Project description:Neutrophils act as the first line of defence in the human immune system by migrating to the site of abnormal events and performing their designated roles. One major signalling pathway that drives neutrophil action in vivo is the p38 mitogen-activated protein kinase (MAPK)-dependent pathway. Herein, a microfluidic platform is employed to explore the mechanistic role of p38 MAPK in neutrophil chemotaxis. Neutrophils, with and without p38 MAPK inhibition, were exposed to pairwise competing gradients of chemotaxis-inducing molecules. Overall, p38 MAPK inhibitor-treated neutrophils were still capable of moving toward a chemoattractant signal; however, the hierarchy of neutrophil response to various chemoattractants changed and there was more deviation from direct movement toward a chemoattractant signal in p38 MAPK-blocked cells. In a parallel fluorescence imaging study, neutrophil expression of surface receptors (CXCR1, FPR2, BLTR, CD11b and CD66b) changed when comparing untreated and p38 MAPK-blocked cells. All results demonstrate that the p38 MAPK-dependent pathway plays a critical role in neutrophil chemotaxis and this role is, in part, through the regulation of surface receptor expression. These data regarding how receptor expression and chemotaxis are influenced by the p38 MAPK pathways lend insight into neutrophil behaviour in physiological environments and the potential manipulation of p38 MAPK for therapeutic purposes.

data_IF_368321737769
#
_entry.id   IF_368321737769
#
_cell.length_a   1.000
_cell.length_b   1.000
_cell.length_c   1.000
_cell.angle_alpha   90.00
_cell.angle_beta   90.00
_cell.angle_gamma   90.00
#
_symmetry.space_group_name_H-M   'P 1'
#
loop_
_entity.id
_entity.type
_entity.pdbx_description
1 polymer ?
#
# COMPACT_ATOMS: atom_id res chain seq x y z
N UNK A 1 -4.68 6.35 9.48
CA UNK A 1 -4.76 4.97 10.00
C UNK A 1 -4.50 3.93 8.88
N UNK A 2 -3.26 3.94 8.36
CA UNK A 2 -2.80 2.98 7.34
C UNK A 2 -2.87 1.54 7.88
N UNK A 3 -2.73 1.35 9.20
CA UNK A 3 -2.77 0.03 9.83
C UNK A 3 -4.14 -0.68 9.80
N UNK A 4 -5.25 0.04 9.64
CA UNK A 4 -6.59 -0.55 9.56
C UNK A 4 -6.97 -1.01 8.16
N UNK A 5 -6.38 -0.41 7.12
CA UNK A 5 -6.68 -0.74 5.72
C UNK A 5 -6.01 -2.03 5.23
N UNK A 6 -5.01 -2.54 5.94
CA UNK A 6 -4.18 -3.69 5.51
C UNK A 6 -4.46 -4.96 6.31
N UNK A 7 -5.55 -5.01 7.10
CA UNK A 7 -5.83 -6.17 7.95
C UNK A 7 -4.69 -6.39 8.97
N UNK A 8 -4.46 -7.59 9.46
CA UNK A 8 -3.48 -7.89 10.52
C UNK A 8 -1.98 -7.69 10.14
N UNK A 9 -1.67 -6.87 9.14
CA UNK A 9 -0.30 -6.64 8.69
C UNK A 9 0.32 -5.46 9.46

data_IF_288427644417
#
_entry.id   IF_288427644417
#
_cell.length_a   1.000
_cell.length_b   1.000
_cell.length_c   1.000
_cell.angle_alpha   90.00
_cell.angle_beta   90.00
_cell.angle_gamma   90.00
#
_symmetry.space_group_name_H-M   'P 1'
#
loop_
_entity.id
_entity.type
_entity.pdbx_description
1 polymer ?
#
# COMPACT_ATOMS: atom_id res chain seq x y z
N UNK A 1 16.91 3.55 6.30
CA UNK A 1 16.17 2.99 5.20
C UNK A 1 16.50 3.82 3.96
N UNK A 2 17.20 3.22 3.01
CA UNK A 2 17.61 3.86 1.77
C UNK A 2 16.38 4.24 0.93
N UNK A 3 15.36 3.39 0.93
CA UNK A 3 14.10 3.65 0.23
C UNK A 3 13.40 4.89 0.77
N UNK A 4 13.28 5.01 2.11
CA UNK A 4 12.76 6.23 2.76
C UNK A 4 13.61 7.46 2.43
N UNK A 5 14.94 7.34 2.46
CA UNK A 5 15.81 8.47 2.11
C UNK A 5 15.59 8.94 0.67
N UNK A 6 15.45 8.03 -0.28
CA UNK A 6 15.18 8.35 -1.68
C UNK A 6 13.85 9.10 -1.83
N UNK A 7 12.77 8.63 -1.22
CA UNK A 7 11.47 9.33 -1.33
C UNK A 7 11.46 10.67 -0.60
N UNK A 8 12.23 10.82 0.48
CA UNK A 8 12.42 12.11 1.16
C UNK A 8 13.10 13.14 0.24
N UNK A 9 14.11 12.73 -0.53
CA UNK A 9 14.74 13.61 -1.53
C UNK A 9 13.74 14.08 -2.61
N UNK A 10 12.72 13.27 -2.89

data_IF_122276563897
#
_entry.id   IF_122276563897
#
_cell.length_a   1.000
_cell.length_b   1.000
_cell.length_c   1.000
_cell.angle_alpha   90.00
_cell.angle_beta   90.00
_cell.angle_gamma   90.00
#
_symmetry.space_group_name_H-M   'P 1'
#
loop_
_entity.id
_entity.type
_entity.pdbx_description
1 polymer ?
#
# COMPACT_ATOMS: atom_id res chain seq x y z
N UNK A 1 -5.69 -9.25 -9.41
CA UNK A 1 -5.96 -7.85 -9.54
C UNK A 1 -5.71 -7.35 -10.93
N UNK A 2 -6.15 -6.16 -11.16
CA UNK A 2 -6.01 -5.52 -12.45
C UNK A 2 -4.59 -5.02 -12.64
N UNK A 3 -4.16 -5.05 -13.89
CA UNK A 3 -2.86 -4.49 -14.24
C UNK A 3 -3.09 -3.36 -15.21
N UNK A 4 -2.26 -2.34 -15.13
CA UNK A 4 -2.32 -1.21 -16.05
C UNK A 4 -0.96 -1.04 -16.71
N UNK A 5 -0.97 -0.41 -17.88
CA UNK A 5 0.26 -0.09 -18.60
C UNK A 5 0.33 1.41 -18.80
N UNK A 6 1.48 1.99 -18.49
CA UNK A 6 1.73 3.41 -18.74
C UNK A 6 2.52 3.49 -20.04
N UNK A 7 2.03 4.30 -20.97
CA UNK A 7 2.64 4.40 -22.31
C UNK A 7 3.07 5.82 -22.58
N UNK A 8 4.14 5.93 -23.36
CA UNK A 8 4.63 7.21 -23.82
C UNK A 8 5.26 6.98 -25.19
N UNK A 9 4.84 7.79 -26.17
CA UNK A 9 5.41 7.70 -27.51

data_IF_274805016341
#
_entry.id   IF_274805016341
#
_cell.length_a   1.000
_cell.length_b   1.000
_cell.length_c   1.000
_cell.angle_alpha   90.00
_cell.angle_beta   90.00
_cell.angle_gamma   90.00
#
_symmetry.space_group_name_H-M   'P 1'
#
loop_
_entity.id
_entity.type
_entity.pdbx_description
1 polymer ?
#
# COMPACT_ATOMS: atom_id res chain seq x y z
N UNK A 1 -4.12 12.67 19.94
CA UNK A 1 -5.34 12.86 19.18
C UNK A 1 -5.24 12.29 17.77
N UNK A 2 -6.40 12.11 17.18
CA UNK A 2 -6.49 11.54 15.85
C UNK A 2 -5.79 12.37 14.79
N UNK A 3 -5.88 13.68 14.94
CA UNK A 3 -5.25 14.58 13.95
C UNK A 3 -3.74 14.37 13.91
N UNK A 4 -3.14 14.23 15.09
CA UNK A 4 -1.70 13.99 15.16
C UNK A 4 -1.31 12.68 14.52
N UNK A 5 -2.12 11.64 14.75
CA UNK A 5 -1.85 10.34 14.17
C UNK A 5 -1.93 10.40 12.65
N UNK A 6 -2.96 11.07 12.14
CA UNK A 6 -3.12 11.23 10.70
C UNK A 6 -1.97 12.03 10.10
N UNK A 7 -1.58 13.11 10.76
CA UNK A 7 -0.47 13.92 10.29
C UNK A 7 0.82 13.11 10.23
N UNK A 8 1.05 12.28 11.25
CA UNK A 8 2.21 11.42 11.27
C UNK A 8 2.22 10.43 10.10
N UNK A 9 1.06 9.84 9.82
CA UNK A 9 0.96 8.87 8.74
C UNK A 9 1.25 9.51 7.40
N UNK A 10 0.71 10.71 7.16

Project description:Chemotaxis is the ability to migrate towards the source of chemical gradients. It underlies the ability of neutrophils and other immune cells to hone in on their targets and defend against invading pathogens. Given the importance of neutrophil migration to health and disease, it is crucial to understand the basic mechanisms controlling chemotaxis so that strategies can be developed to modulate cell migration in clinical settings. Because of the complexity of human genetics, Dictyostelium and HL60 cells have long served as models system for studying chemotaxis. Since many of our current insights into chemotaxis have been gained from these two model systems, we decided to compare them side by side in a set of winner-take-all races, the Dicty World Races. These worldwide competitions challenge researchers to genetically engineer and pharmacologically enhance the model systems to compete in microfluidic racecourses. These races bring together technological innovations in genetic engineering and precision measurement of cell motility. Fourteen teams participated in the inaugural Dicty World Race 2014 and contributed cell lines, which they tuned for enhanced speed and chemotactic accuracy. The race enabled large-scale analyses of chemotaxis in complex environments and revealed an intriguing balance of speed and accuracy of the model cell lines. The successes of the first race validated the concept of using fun-spirited competition to gain insights into the complex mechanisms controlling chemotaxis, while the challenges of the first race will guide further technological development and planning of future events.